London City does not offer the high frequencies that business travellers demand, and leisure passengers are deterred by high fares. After eight years of loss-making, the airport is slowly moving towards the break-even target of 500,000 passengers - but not on the day I was there. Load factors on mid-morning flights are normally low, but I had never before encountered a passenger count of zero.

Approach path: to be kind to the airport, let us assume your journey begins at Bank or Tower Hill. Take the Docklands Light Railway to Canary Wharf (supposedly 10 minutes, often more) and locate the South Colonnade, whence the airport shuttle departs. With good connections and no hold- ups, a City-to-City journey should take 30 minutes and cost £2.30. The direct bus from Liverpool Street station is scheduled to take five minutes less, but heavy traffic leaving central London can delay it.

Door-to-plane distance: 100 yards of uncrowded (and unprofitable) open space.

The next departure is ... not for Amsterdam, Berlin or Stockholm, since services to these destinations have disappeared from the departure boards. Try Berne, Brussels, Dublin or Paris instead.

LTN - Luton

The Cinzano advertisement featuring Lorraine Chase did more for vermouth sales than it did for the status of Bedfordshire's airport. The naff image of Luton's municipal airport is undeserved, since it is smart and efficient. But flights are so few that by lunchtime the information screens start listing the following day's departures. Emerald European, one of the handful of scheduled operators at Luton, is bravely trying to make it into a hub airport; but the patience of most travellers could be tested by a four- hours-plus stopover, connecting from Belfast to Malaga.

Door-to-plane distance: 200 yards, with a big duty-free shop on the way. Hang on to your hat, because Luton's hilltop location makes boarding breezy.

Approach path: 45 minutes and £9.60 from King's Cross, taking the train to Luton and a shuttle bus from there; the five-minute wait for the bus to leave was enlivened by a drunk urinating in front of the assembled passengers. The bus meanders through suburban Luton, reaching what appears to be a trading estate after 10 minutes. This turns out to be an international airport.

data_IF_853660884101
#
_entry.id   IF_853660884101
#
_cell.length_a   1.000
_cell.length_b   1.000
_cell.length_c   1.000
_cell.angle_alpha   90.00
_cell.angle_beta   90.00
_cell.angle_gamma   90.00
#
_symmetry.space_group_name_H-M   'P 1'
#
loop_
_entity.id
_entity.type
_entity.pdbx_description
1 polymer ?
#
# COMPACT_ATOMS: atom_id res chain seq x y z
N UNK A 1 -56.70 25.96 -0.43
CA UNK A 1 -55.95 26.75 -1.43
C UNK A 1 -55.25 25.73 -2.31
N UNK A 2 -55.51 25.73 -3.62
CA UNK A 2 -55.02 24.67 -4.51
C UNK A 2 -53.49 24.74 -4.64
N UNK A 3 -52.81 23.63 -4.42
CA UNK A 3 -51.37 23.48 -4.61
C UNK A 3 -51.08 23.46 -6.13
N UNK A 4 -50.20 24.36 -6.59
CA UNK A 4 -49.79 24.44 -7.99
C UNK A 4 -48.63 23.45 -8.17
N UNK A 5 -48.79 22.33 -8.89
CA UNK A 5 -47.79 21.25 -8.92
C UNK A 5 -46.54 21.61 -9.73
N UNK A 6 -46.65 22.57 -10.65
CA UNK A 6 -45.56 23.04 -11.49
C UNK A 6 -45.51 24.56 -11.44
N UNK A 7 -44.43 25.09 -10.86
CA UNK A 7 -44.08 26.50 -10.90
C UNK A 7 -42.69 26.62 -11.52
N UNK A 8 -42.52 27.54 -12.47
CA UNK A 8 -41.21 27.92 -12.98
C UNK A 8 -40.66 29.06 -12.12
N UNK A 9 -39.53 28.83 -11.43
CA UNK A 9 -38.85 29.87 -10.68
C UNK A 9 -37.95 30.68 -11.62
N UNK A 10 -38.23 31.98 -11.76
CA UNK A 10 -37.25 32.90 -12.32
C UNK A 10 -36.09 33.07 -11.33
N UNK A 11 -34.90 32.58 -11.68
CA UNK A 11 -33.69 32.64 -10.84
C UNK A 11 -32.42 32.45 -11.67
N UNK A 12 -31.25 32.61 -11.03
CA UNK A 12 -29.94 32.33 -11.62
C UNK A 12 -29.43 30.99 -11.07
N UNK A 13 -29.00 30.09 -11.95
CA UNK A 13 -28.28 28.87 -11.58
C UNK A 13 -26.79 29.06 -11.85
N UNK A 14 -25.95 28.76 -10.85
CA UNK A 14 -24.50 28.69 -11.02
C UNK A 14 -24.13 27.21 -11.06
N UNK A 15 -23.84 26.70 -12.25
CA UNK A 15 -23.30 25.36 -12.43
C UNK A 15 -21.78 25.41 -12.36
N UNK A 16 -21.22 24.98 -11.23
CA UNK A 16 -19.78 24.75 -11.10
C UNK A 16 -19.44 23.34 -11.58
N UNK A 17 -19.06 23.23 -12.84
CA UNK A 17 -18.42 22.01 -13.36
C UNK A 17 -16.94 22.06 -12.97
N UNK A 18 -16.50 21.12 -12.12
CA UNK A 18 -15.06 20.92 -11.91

The next departure is ... to a Mediterranean resort, or one of five airports in Ireland. Suckling Airways (01223 293393) is starting a service to Sydney, with a change at Amsterdam, in two weeks.

SOU - Southampton

In the Thirties, when flying boats splashed down into Southampton Water from all corners of the Empire, Southampton was the nation's premier air hub: you could take off for anywhere, from the Isle of Wight to India. Nowadays, Hampshire's aeronautical aspirations are reduced to three of the Channel Islands and a handful of short-haul cities. These are served from Eastleigh airport, four miles north of Southampton city centre. A new terminal opened four months ago, resembling a stainless steel barn plonked next to the runway.

Approach path: the train from Waterloo whizzes through Basingstoke, arriving at Southampton Parkway in an hour flat. The terminal is a five- minute walk away.

Door-to-plane distance: 100 yards.

The next departure is ... for Alderney, Guernsey or Jersey. Channel Islands flights are where Southampton really scores. Flights are quicker, simply because of the shorter distance, and runway congestion is unheard-of: the flight time is less than you sometimes have to spend waiting for a take-off slot at Heathrow or Gatwick. And for people travelling from Belfast intending to transfer to Eurostar trains at Waterloo, Southampton is definitely the best connection.

SEN - Southend

"Cute" is not a term readily applied to airports, but it could attach itself to Essex's diminutive second airport. If you amble through the modest suburbs spreading north from Southend, you suddenly stumble upon a place calling itself an international airport, although the plain brickwork of the terminal building makes it look as if someone has built a slightly extravagant extension to their garage.

Approach path: a train from Liverpool Street to Rochford, and a two- mile taxi ride, takes less than an hour and costs about £9.

Door-to-plane distance: 50 yards, assuming you can find a plane (see below).

The next departure is ... starting today. For the winter months, Southend airport has been devoid of passengers, but as from this morning you can travel, on Saturdays and Wednesdays, to Jersey and Guernsey. Travelsmith of Maldon (01621 784666) runs the Channel Islands charters, costing £119 return (£10 more on Saturdays).